Published Aug 12, 2011 at 2:29 pm (Updated Aug 12, 2011)
ONE OF THE nice things about running for President is the opportunity to spend a great deal of time in New Hampshire, where your license plates serve as a constant reminder of the foundation of our democracy and the inalienable rights with which we are all bestowed, and which government exists to protect.
Certainly, one of the rights government ought to protect is the right of every person to work and make a living without being forced to join a union — a position grounded in individual freedoms.
That is why I was discouraged to hear that Gov. John Lynch had vetoed House Bill 474, the right-to-work law that the Legislature passed earlier this year.
Right-to-work legislation shouldn’t generate controversy. The law would protect a worker’s basic right to freedom of association by preventing individuals from being forced to give part of their paycheck to a union for the privilege of going to work. In this country, no one should be forced to join or finance a private political organization against his or her will; that is the basic truth that the union bosses are attempting to cloud in this debate.
There are also compelling economic arguments for rightto- work legislation. A University of Minnesota study compared counties in states with rightto- work laws with neighboring counties in states lacking worker protection; the former’s manufacturing job creation rate was 26 points higher than the latter’s.
The Bureau of Labor Statistics also reports that from 1999 to 2009, states without rightto- work protections lost 1.8 million jobs. During the same decade, right-to-work states added 1.5 million jobs.
New Hampshire has the opportunity to become the only state in New England with a right-to-work law, which would equip your workers and businesses with a major competitive advantage over your neighbors.
I witnessed firsthand the fruits of that advantage in Utah, which is one of 22 states with a right-to-work law. Our state was first in the nation for job growth, largely because of policies — like right to work — that create an environment for small businesses and entrepreneurs to thrive.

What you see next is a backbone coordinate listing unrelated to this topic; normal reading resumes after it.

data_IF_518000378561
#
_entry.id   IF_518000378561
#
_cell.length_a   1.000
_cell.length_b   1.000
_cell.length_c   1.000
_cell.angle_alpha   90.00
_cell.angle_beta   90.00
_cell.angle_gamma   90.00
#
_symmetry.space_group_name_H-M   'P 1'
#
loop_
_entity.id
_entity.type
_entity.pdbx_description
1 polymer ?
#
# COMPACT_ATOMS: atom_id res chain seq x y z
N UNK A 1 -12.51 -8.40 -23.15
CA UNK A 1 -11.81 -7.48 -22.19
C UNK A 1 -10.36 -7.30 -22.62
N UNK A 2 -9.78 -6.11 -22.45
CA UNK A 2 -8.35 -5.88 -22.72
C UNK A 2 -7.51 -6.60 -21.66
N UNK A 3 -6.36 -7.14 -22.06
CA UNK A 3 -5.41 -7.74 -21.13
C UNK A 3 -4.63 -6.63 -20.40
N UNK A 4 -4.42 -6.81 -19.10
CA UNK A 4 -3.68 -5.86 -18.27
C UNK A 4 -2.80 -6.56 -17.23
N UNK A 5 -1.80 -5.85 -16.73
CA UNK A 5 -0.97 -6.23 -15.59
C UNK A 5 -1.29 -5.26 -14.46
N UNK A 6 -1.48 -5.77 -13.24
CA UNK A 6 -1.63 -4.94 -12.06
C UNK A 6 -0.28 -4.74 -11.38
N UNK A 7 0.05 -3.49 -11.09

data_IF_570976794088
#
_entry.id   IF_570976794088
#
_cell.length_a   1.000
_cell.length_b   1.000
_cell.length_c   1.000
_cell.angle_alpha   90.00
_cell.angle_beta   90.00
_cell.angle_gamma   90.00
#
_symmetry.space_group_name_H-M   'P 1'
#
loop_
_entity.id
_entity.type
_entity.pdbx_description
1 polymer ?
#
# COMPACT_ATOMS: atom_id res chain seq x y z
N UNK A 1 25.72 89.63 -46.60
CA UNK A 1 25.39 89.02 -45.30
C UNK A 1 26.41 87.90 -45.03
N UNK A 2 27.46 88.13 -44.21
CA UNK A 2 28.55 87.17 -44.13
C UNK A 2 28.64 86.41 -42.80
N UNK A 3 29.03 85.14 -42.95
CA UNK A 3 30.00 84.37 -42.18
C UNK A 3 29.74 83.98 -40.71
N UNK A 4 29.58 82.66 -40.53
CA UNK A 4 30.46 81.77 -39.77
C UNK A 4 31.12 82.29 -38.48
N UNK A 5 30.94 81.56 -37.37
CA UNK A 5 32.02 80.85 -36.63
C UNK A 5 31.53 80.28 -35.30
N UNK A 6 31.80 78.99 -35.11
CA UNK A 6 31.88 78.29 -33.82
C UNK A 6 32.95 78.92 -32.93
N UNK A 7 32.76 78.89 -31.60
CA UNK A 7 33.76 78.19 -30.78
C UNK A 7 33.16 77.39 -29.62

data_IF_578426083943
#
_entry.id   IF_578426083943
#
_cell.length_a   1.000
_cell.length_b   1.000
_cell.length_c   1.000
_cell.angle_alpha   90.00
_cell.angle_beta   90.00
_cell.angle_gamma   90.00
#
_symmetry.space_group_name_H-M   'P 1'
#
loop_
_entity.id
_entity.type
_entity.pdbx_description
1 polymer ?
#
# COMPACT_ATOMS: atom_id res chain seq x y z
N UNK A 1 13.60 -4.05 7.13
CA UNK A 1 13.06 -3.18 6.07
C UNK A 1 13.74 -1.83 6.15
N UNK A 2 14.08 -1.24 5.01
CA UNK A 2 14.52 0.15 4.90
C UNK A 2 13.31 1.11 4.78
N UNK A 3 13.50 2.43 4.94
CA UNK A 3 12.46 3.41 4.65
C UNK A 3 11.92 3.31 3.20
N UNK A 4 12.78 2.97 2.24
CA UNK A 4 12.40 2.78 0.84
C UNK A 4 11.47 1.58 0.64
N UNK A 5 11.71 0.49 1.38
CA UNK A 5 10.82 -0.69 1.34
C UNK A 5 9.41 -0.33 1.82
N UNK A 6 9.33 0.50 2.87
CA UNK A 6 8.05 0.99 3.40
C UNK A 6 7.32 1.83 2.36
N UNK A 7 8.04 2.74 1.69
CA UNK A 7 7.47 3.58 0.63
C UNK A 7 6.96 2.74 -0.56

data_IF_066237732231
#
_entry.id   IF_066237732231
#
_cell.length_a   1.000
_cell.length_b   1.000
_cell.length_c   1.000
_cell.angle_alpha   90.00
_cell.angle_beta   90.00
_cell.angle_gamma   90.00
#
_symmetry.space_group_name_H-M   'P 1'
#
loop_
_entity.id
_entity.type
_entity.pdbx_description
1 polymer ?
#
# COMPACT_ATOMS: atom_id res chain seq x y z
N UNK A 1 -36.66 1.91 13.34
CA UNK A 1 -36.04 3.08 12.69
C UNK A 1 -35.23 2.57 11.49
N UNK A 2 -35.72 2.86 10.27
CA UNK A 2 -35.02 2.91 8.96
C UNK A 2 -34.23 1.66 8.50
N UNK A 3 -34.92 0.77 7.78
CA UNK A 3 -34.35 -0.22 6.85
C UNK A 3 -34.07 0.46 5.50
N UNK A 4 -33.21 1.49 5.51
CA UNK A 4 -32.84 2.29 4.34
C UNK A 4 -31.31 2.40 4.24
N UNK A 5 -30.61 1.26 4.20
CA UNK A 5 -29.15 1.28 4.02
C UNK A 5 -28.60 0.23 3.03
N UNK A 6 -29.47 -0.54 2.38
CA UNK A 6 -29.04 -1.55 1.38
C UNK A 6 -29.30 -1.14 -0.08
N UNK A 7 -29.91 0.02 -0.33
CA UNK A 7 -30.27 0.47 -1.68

The benefits of right-to-work legislation are so evident that President Obama’s National Labor Relations Board has begun to intervene in the affairs of private businesses in order to protect its union allies. The NLRB is attempting to block Boeing from opening a second 787 Dreamliner manufacturing plant in right-to-work South Carolina, in an effort to force Boeing to confine aircraft production to a union state, Washington.
While the NLRB’s actions are a startling abuse of government power, they are also a strong testament to the competitive advantage that right-to-work laws bring.
My campaign recently met with Speaker William O’Brien to see how we can help him and other advocates for individual liberty revive right-to-work legislation to benefit New Hampshire workers and jobs. I look forward to fighting alongside him and other Granite Staters in the coming year.
Our nation’s high unemployment rate and anemic recovery are proof of the failure of policies that distort the free market and inhibit economic freedom. We must correct our course by creating an environment that empowers entrepreneurs, fosters innovation and sparks a new Industrial Revolution, and there is no better place to start than New Hampshire.
Jon Huntsman, former governor of Utah, is running for the Republican nomination for President.